The 2011 election is upon us and OneAmerica Votes has you covered.
Many important decisions will be made at both the state and local level, from initiatives that impact access to public transportation and the safety of our communities to local races where candidates have clearly distinguished themselves as leaders on issues of importance to immigrants and refugees.
One thing that’s clear from the movement of pro-immigrant legislation in some areas and anti-immigrant legislation in others is this: Who we elect to represent us matters.
Read OneAmerica Votes’ Initiative and Candidate Endorsements.
Thankfully, in some key races, OneAmerica Votes has done the work interviewing candidates, asking them tough questions about their priorities, and how they will represent immigrants during their time in office. Now, we’re providing you-the voter-with our recommendations. Whether our picks line up with yours, the most important thing is to fill out your ballot and send it in by Tuesday, November 8.
Thanks for your participation in our democracy!
To learn more about what other progressive organizations are saying around the state, visit the 2011 Progressive Voter Guide.
With Tuesday’s elections in the books and votes still being counted, OneAmerica Votes has begun its work evaluating the effectiveness of its GOTV program.
Over the course of the last few months, OneAmerica Votes had more than 160,000 contacts with registered voters in Washington State, including a group of more than 25,000 immigrant voters that received phone calls, door-to-door canvassing and four direct mail pieces. Within that universe of 25,000 immigrant voters there were more than 17,000 Latino voters OneAmerica Votes was working to turn out. Based on preliminary numbers, those efforts to mobilize Latino voters in support of Patty Murray, pro-immigrant federal and state candidates, and the ballot initiatives are paying off in votes.
After controlling for partisanship and likelihood to vote, Latino voters within the OneAmerica Votes target universe are turning out at between 5% to 7% higher than Latinos who were not contacted by OneAmerica Votes. In addition, OneAmerica Votes voters as a whole were turning out primarily for Patty Murray (70.0%), with Latinos supporting Murray at an even higher rate (74.4%).
The following is a breakdown by likelihood to vote of voter turnout thus far in the election for Latino voters who were part of the control group and for those who were called, canvassed and contacted via direct mail by OneAmerica Votes and its volunteers (please note, these results are based on preliminary analysis):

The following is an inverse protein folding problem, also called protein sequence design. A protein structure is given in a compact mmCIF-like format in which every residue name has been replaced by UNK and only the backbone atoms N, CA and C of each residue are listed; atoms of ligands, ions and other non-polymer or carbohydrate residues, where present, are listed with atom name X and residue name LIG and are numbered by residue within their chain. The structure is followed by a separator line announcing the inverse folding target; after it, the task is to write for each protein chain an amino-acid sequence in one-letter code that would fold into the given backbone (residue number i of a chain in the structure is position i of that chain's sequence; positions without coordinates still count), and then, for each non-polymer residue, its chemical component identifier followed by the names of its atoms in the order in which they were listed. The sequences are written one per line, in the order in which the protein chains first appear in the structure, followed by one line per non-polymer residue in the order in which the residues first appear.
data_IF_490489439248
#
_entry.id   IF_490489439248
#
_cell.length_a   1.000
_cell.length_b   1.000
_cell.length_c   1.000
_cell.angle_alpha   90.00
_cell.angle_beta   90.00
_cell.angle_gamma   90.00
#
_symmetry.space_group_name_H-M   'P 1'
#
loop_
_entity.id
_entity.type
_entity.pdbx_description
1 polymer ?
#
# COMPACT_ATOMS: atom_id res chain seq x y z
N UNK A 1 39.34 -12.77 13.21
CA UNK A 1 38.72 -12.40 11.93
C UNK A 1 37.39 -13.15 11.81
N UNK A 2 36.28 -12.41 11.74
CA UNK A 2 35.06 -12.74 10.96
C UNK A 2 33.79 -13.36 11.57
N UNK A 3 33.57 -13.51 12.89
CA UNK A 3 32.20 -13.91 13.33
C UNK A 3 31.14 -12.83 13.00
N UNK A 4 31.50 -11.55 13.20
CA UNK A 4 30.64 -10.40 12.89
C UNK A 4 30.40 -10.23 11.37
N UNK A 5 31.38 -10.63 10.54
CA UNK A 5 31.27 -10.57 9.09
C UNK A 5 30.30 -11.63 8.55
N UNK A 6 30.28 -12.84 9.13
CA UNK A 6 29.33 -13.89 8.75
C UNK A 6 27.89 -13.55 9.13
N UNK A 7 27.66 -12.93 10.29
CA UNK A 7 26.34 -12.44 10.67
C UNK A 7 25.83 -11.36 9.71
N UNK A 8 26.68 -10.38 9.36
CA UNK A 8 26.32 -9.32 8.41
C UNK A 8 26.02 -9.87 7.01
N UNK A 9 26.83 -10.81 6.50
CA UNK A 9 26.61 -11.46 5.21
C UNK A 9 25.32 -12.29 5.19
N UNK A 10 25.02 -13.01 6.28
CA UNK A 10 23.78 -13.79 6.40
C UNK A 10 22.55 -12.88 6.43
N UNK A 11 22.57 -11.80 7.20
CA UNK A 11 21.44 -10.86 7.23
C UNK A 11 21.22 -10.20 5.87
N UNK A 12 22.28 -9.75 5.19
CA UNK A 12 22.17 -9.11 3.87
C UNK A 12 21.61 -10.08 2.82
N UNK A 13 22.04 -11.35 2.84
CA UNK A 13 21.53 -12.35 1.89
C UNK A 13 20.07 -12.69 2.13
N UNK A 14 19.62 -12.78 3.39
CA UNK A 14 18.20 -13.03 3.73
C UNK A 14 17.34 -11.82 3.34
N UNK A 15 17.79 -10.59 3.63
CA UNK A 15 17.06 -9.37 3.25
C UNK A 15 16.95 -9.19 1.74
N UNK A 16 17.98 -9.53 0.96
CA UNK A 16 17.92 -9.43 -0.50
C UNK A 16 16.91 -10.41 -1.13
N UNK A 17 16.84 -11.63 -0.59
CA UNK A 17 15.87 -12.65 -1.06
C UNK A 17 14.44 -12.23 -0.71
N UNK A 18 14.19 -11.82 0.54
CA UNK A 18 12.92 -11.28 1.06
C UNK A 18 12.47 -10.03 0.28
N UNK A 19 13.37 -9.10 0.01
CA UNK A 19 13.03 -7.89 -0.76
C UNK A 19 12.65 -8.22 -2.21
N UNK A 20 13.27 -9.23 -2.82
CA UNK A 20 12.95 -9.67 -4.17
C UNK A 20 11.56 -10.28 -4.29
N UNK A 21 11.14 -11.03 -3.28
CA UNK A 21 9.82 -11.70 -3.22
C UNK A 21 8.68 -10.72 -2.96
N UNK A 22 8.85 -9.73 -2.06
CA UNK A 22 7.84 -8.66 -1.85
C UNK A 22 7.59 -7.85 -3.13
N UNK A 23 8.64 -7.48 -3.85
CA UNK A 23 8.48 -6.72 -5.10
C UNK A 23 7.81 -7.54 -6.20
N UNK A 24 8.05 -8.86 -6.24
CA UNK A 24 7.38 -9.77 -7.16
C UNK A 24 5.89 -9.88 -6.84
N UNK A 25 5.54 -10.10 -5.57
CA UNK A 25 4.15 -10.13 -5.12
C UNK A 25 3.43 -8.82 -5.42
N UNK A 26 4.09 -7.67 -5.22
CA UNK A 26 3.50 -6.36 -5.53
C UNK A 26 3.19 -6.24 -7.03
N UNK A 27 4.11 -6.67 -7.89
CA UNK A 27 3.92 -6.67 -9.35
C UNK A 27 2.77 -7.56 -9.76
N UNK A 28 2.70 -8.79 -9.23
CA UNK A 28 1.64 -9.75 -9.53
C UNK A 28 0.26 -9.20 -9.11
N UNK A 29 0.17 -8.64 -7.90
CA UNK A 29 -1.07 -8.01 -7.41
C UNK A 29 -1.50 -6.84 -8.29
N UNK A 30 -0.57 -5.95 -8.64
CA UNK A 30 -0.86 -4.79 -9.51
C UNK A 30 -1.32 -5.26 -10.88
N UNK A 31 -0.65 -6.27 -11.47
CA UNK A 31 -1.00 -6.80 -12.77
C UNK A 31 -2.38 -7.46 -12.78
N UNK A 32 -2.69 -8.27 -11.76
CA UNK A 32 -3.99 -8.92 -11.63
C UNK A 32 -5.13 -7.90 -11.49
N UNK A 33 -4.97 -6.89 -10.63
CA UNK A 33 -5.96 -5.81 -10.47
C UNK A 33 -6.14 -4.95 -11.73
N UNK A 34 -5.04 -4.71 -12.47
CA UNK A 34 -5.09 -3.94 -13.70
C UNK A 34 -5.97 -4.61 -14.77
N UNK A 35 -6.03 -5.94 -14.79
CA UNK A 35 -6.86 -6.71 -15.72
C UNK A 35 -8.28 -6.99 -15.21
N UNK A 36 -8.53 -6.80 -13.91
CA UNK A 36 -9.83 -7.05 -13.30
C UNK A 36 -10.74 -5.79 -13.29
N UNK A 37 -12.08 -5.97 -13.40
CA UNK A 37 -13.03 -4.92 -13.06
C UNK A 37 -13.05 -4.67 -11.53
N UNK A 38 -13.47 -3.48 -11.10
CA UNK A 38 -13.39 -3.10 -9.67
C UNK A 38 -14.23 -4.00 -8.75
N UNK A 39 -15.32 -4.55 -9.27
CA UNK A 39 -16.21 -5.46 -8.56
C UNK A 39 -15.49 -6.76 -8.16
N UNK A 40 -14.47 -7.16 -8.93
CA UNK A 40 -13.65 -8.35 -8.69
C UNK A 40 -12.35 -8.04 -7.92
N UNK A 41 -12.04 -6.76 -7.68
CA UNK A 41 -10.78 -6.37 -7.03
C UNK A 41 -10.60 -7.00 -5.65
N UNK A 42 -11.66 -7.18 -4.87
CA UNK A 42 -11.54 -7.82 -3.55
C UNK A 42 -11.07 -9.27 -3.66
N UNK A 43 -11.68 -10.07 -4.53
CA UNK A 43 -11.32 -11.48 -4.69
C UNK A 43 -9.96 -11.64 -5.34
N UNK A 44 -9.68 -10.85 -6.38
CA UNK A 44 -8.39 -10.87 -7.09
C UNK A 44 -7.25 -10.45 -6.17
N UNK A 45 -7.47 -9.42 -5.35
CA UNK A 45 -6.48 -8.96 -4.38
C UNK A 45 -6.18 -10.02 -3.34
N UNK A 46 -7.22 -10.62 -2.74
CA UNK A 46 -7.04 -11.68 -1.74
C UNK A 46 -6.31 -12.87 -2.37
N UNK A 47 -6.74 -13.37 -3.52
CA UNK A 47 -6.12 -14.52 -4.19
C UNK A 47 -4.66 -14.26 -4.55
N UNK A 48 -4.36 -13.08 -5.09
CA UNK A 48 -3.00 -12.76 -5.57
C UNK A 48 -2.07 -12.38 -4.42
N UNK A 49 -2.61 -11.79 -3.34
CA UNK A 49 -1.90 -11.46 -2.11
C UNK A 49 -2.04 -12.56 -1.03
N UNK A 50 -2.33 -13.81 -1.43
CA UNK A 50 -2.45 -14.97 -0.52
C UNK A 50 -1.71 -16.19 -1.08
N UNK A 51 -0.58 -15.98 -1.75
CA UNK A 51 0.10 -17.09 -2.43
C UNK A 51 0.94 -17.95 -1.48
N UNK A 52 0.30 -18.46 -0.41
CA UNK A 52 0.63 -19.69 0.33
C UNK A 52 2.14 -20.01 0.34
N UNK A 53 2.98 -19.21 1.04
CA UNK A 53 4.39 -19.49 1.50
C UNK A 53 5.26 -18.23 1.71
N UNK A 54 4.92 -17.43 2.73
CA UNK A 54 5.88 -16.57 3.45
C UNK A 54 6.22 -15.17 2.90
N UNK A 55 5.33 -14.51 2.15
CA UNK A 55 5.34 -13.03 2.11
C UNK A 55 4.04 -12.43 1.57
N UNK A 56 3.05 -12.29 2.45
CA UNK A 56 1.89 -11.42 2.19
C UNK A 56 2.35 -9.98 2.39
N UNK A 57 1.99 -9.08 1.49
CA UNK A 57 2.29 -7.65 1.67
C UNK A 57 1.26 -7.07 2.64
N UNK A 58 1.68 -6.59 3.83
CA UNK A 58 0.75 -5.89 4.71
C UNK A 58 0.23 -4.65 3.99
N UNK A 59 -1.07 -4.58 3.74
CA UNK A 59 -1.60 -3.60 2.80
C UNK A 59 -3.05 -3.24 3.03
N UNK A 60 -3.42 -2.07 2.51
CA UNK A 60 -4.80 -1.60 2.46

Low-Medium Propensity Latino Voters
Control Group: 10.8%
OAV Universe: 15.9%
Medium Propensity Latino Voters
Control Group: 23.1%
OAV Universe: 28.6%
High Medium Propensity Latino Voters
Control Group: 37.1%
OAV Universe: 43.0%
Very High Propensity Latino Voters
Control Group: 54.4%
OAV Universe: 61.5%
Most ballots still remain in the hands of voters, with the last day to cast your ballot looming in six days (November 2nd). Based on our conversations with voters over the last weeks, there is still a lot of confusion about the initiatives and their impact on our communities. Instead of skipping the ballot initiatives, voters should educate themselves about the impact of the ballot measures on our communities by reading our one-page summary of the ballot initiatives to learn about the impact of these measures on immigrant communities. For our ballot guide in seven different languages, visit our endorsement page.
Your votes on the ballot initiatives matter and will impact the health of our families and communities for years to come. They will determine funding levels for health care programs and how big your kids’ classes are. With that in mind, we urge voters to support I-1098, which will make our tax system more fair while generating $2 billion for education and health, and oppose I-1053, I-1082, I-1100/1105 and I-1107, measures that will harm our communities and result in devastating cuts to core services.